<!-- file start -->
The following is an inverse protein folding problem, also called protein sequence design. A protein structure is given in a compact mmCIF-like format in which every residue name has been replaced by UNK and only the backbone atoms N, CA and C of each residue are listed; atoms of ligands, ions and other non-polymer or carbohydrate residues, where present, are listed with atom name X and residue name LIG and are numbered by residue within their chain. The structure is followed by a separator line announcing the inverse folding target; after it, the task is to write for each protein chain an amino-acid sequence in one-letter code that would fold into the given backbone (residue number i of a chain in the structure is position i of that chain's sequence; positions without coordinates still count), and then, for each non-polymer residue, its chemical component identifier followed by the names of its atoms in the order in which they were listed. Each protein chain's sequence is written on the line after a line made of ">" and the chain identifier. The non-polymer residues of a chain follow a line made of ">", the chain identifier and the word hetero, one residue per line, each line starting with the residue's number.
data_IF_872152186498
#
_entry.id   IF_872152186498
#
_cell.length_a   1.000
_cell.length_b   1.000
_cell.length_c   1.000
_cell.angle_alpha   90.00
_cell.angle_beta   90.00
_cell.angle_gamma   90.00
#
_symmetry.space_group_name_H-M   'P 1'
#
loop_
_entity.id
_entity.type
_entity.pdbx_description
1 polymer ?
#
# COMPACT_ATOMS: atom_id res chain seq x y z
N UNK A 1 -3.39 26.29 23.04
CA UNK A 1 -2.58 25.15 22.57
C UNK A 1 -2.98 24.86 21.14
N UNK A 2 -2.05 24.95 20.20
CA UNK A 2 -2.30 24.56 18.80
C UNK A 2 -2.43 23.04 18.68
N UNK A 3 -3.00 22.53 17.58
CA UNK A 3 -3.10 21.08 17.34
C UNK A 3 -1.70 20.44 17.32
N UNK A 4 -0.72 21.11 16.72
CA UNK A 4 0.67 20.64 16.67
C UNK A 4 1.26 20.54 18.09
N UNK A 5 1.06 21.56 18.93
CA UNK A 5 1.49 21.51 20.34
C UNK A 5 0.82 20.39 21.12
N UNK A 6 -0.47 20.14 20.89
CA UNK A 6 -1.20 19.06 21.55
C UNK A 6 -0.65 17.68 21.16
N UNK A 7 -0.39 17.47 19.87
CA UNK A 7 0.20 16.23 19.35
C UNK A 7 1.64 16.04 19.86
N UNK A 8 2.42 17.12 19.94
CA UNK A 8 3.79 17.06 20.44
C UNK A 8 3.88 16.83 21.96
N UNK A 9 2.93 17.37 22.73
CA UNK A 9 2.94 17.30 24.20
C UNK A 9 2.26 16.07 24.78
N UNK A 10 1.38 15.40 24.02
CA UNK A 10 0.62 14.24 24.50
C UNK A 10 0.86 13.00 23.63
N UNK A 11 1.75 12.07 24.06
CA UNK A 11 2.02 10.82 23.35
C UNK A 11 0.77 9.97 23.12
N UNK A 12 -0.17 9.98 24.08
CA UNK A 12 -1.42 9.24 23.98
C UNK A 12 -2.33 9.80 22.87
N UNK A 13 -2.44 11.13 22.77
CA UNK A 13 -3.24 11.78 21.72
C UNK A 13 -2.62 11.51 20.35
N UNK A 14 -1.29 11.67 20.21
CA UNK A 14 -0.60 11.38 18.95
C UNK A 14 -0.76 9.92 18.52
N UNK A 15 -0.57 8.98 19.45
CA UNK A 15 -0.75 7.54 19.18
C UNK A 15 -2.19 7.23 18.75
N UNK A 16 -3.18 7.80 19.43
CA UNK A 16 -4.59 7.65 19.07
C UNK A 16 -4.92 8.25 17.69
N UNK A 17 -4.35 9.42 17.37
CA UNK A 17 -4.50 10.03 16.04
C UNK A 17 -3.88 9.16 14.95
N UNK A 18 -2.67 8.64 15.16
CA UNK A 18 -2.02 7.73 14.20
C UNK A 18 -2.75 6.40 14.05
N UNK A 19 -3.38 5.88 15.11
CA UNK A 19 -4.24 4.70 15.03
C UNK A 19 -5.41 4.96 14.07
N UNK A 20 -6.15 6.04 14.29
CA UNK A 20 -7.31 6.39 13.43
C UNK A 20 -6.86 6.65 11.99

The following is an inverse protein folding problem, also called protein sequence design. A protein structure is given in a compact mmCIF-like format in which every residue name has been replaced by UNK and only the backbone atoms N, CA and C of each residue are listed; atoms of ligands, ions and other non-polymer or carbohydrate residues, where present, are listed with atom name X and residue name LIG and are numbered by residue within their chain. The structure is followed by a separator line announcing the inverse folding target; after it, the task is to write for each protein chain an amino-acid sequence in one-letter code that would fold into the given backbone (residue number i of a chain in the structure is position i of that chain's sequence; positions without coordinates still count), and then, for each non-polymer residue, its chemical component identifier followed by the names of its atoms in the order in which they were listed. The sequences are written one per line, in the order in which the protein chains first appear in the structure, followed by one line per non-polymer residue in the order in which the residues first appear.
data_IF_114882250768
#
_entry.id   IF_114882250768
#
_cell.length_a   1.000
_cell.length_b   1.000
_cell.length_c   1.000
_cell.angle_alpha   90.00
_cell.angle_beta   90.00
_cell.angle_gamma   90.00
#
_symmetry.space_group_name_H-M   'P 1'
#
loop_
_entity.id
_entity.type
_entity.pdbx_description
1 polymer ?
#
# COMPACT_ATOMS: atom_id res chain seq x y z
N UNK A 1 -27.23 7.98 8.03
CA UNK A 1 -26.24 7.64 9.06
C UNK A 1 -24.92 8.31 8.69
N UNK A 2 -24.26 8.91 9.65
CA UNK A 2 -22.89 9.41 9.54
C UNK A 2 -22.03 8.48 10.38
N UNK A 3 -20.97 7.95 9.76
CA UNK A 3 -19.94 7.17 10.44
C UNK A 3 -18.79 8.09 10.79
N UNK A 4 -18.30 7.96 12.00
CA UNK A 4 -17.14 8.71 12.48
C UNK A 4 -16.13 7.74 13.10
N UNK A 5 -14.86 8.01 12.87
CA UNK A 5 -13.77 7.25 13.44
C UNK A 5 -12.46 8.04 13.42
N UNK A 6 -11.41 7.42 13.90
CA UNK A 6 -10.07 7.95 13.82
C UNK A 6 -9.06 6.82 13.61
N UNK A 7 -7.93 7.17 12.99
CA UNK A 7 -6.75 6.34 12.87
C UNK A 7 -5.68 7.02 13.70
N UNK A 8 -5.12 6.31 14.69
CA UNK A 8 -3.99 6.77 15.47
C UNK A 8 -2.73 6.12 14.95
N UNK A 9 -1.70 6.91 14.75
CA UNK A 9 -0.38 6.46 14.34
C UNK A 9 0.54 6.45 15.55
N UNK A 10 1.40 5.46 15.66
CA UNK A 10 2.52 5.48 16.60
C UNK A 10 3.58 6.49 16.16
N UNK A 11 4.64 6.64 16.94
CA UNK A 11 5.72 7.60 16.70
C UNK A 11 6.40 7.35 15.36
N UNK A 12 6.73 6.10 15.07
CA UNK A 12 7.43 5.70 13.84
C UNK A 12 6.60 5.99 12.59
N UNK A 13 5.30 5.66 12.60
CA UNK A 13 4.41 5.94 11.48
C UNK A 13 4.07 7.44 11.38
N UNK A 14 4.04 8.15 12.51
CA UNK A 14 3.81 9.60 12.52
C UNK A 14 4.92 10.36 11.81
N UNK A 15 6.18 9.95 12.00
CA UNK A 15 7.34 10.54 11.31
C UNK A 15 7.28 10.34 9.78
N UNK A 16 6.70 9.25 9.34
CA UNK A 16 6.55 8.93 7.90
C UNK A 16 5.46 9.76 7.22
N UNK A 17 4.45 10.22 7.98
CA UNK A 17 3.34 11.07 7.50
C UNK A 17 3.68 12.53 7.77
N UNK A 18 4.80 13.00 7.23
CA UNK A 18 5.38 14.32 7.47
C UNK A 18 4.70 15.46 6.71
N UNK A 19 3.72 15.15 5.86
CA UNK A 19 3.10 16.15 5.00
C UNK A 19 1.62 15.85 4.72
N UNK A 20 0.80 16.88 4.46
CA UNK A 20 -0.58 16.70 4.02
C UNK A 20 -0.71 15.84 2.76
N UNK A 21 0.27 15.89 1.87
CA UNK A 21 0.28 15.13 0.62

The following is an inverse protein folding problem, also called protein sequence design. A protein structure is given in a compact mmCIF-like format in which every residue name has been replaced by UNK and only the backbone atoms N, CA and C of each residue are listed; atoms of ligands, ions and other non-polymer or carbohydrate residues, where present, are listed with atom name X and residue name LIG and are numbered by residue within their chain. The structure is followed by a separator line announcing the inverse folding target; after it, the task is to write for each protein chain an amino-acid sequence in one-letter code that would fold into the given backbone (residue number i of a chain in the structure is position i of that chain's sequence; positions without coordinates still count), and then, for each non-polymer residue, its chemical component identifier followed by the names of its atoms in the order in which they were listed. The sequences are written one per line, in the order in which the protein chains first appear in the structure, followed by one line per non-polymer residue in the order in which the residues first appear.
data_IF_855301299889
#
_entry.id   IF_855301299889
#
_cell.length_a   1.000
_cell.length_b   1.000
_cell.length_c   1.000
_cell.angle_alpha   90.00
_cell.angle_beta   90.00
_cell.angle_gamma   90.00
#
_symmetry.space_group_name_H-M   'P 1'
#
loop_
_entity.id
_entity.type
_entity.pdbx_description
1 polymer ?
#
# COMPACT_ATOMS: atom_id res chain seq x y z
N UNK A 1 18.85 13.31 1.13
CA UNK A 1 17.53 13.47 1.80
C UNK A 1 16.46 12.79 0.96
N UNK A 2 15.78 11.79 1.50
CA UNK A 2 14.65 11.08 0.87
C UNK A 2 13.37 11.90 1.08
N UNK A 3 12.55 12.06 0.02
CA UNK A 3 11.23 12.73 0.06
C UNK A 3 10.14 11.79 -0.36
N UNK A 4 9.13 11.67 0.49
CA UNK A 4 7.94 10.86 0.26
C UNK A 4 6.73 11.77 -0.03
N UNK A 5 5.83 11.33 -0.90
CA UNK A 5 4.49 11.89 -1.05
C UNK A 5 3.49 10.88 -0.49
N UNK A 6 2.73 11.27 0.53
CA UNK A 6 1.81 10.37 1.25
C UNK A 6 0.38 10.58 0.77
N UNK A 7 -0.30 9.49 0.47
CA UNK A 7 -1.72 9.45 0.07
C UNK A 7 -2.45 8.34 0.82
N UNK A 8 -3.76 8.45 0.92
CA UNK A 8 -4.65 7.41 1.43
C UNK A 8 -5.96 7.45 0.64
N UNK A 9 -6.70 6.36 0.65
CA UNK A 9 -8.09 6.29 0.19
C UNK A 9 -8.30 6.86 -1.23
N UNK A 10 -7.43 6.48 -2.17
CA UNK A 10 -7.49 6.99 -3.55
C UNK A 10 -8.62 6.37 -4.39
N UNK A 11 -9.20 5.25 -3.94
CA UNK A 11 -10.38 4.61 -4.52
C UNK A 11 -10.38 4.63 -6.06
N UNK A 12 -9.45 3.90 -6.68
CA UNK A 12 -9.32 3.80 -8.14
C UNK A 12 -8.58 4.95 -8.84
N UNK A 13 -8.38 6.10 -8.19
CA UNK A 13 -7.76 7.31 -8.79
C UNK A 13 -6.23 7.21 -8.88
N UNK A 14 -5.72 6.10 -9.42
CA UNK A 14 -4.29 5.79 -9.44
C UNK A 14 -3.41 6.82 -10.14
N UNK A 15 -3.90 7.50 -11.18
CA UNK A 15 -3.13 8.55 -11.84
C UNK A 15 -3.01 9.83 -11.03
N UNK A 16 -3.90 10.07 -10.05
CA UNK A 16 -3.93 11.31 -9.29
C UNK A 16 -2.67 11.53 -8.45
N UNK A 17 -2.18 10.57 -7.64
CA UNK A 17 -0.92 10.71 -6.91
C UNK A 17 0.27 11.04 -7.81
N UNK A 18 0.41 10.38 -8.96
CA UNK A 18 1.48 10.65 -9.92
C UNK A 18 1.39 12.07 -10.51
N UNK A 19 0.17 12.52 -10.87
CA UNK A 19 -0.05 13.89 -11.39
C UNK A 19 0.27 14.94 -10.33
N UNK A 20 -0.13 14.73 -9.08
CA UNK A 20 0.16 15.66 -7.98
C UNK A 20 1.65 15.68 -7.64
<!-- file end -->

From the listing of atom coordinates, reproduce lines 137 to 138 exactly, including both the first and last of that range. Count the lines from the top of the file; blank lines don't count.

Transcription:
CA UNK A 12 7.43 5.70 13.84
C UNK A 12 6.60 5.99 12.59